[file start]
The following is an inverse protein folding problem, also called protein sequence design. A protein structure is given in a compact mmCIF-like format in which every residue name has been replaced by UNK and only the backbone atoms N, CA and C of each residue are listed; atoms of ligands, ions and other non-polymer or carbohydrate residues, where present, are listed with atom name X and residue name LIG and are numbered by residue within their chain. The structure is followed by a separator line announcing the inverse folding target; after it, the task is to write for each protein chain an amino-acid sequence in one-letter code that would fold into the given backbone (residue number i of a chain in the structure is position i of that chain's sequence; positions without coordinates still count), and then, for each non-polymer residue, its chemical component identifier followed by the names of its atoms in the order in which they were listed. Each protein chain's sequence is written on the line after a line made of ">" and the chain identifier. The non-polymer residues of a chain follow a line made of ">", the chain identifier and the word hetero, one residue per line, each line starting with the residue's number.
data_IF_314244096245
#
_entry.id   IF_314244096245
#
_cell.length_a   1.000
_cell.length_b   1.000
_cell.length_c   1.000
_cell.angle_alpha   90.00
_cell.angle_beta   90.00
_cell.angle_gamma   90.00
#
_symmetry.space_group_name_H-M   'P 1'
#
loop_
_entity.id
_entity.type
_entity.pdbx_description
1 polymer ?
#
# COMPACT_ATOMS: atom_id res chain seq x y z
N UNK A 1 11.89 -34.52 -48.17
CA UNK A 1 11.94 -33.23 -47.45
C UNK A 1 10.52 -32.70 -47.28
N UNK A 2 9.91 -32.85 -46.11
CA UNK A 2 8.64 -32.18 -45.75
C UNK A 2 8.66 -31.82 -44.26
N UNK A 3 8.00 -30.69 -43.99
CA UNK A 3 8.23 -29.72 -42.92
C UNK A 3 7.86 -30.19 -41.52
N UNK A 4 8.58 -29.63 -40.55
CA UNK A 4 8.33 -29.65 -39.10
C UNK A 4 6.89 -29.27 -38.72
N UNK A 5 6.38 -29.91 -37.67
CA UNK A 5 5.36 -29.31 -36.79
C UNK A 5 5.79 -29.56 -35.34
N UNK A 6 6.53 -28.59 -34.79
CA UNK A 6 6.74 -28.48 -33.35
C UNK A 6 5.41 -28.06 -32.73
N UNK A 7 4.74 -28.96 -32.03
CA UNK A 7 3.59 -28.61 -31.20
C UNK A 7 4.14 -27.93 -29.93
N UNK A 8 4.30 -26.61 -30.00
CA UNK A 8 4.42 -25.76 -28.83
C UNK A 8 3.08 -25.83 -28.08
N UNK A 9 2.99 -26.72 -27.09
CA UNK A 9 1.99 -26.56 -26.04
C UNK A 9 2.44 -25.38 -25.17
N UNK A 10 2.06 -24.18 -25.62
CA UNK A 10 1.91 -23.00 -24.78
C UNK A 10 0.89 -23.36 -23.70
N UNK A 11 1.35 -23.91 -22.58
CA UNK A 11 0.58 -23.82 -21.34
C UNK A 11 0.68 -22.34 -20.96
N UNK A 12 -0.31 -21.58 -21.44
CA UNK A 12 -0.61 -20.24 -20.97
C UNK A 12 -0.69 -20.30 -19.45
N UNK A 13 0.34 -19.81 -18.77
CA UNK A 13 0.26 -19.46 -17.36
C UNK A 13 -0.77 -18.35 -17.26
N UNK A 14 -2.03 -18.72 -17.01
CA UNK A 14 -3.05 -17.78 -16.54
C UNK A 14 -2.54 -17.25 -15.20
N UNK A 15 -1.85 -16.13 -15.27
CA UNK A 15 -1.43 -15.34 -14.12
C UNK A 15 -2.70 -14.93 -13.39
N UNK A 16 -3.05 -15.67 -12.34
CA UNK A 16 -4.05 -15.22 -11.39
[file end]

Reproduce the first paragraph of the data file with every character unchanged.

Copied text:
The following is an inverse protein folding problem, also called protein sequence design. A protein structure is given in a compact mmCIF-like format in which every residue name has been replaced by UNK and only the backbone atoms N, CA and C of each residue are listed; atoms of ligands, ions and other non-polymer or carbohydrate residues, where present, are listed with atom name X and residue name LIG and are numbered by residue within their chain. The structure is followed by a separator line announcing the inverse folding target; after it, the task is to write for each protein chain an amino-acid sequence in one-letter code that would fold into the given backbone (residue number i of a chain in the structure is position i of that chain's sequence; positions without coordinates still count), and then, for each non-polymer residue, its chemical component identifier followed by the names of its atoms in the order in which they were listed. Each protein chain's sequence is written on the line after a line made of ">" and the chain identifier. The non-polymer residues of a chain follow a line made of ">", the chain identifier and the word hetero, one residue per line, each line starting with the residue's number.